Efficacy, T cell activation and antibody responses in accelerated Plasmodium falciparum sporozoite chemoprophylaxis vaccine regimens.


Javier Ibanez, Rolf Fendel, Freia-Raphaella Lorenz, Patricia Granados-Bayon, Sina Brückner, Meral Esen, Mihály Sulyok, Zita Sulyok, Steffen Borrmann, Petra Bacher, Alexander Scheffold, Stephen L Hoffman, Peter G Kremsner, Benjamin Mordmüller

Year of publication



NPJ Vaccines







Impact factor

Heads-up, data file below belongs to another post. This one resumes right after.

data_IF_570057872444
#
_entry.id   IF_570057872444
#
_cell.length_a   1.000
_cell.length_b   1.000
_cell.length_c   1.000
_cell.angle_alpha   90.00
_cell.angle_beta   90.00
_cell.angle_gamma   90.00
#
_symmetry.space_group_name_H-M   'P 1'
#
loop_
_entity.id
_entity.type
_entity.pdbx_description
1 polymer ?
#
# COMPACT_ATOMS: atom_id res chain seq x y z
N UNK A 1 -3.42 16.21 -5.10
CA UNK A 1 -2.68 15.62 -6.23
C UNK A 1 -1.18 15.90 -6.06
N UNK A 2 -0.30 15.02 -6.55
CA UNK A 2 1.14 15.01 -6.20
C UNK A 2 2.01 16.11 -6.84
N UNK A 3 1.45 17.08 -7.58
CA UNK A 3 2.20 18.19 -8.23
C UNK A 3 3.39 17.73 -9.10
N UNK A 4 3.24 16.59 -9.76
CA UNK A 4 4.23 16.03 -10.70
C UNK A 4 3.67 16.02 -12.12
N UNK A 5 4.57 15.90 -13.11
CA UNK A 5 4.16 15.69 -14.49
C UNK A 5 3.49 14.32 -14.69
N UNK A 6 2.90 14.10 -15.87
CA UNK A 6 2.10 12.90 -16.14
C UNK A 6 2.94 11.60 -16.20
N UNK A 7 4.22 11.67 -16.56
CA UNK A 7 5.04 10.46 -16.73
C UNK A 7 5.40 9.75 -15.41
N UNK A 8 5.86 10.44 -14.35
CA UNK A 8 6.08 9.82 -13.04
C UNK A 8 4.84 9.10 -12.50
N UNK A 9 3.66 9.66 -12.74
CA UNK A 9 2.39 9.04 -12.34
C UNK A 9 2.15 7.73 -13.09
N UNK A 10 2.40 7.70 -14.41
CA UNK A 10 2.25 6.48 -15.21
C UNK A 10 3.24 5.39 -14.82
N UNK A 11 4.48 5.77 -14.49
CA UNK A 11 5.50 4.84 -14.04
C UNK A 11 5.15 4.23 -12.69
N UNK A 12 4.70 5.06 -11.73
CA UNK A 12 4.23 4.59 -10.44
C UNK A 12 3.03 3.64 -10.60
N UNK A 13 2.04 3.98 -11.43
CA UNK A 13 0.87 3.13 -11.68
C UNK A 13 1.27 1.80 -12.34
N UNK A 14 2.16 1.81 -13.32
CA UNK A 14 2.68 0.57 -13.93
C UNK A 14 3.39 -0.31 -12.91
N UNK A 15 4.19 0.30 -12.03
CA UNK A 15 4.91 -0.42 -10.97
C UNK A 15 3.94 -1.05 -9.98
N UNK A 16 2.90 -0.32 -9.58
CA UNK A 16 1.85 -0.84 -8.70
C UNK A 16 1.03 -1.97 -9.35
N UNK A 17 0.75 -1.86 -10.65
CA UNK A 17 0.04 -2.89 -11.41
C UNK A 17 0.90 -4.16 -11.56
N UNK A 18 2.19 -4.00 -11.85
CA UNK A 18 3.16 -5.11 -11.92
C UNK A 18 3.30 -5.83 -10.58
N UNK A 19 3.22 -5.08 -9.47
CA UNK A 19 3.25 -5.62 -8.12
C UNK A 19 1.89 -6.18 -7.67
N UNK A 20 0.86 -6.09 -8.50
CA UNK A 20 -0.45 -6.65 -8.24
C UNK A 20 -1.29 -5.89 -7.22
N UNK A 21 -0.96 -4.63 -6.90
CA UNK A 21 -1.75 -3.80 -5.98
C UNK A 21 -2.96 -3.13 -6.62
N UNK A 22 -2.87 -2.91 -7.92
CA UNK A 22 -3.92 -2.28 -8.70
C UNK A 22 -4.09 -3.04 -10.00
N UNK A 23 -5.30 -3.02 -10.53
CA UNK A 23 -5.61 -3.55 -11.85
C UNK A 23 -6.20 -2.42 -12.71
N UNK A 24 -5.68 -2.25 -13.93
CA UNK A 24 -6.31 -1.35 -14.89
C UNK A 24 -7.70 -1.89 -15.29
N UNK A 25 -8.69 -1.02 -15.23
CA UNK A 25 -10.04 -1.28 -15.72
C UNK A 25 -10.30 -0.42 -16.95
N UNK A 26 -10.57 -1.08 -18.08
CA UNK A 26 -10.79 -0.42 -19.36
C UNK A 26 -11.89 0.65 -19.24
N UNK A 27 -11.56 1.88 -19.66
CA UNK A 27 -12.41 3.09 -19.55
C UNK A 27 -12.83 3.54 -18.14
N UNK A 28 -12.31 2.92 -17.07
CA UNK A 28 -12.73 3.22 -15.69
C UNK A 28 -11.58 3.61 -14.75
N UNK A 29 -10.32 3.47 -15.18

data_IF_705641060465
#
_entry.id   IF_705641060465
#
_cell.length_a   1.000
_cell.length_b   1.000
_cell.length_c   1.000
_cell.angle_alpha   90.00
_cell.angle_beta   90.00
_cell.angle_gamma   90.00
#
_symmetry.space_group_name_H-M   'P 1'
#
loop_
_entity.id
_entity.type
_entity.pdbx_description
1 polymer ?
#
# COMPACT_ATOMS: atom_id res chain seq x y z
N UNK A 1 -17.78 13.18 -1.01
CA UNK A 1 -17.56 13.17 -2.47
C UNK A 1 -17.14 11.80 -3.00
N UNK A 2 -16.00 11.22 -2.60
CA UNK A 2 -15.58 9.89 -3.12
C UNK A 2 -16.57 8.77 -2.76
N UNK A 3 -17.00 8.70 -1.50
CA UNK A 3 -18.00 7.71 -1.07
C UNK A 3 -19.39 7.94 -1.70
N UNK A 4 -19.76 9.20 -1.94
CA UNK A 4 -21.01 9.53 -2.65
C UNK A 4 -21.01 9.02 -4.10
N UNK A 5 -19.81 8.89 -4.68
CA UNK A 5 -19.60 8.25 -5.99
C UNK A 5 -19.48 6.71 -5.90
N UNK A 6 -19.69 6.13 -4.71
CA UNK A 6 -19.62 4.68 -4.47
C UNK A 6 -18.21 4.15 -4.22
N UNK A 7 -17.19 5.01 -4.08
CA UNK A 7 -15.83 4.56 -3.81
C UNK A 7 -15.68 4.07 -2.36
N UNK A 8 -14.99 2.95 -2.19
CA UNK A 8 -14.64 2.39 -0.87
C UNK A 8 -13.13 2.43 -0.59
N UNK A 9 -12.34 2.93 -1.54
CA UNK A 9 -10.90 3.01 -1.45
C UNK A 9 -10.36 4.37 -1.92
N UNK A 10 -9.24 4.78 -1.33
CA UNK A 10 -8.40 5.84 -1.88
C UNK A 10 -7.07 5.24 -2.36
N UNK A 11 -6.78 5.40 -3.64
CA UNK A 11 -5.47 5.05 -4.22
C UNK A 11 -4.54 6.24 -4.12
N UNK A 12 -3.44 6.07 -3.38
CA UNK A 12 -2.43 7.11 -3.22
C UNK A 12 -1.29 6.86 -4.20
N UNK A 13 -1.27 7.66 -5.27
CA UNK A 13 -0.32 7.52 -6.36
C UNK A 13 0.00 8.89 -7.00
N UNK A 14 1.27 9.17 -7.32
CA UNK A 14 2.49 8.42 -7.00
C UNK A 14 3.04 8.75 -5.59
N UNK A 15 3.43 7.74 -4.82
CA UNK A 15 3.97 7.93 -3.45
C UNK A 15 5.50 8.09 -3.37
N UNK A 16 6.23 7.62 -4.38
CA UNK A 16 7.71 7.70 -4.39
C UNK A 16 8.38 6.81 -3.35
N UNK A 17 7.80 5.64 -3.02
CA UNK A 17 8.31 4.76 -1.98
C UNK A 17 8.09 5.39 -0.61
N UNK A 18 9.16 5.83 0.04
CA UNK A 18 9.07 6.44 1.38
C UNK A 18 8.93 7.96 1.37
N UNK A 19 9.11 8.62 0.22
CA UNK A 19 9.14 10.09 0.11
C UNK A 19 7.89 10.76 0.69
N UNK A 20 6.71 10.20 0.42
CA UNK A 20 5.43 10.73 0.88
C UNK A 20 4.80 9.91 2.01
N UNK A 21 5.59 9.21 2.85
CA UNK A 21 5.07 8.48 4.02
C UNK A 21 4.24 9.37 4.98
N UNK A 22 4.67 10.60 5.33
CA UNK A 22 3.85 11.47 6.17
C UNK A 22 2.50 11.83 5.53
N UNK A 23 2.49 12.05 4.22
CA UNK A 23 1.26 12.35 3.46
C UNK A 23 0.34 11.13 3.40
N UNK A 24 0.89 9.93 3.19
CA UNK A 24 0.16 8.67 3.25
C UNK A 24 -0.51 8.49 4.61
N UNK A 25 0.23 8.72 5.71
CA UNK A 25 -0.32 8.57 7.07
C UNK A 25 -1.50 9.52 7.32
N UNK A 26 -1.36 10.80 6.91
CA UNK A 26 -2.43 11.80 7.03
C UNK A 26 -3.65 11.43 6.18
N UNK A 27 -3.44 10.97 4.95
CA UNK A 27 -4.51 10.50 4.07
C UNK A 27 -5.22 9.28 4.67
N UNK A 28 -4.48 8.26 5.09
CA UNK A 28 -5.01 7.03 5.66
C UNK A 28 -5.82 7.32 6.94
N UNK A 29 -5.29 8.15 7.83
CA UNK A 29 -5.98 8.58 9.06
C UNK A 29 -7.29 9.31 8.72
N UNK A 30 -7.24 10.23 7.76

Repeated direct venous inoculation of Plasmodium falciparum sporozoites (PfSPZ) together with antimalarial chemoprophylaxis (PfSPZ-CVac) is the most potent way to induce sterile immunity against P. falciparum infection in malaria-naive volunteers. However, established schedules are complex and long. Here, we tested two accelerated three-dose schedules (28- and 10-day regimen) assessing efficacy by controlled human malaria infection (CHMI) against placebo, comparing vaccine-specific T cell and antibody responses by antigen-reactive T cell enrichment (ARTE) and protein microarray, respectively. Both regimens were similarly efficacious (67 and 63% vaccine efficacy) but different in the induction of vaccine-specific T cells and antibodies. The 10-day regimen resulted in higher numbers of antigen-specific CD4+ effector memory pro-inflammatory T cells and a broader antibody response compared with the 28-day regimen. Usually in nature, P. falciparum liver stage lasts about 6.5 days. The short vaccination-interval of the 10-day regimen prolongs the time of continuous exposure to liver-stage parasites, which may explain the stronger response. Besides dose and number of vaccinations, duration of liver-stage exposure is a factor to optimize PfSPZ-CVac immunogenicity.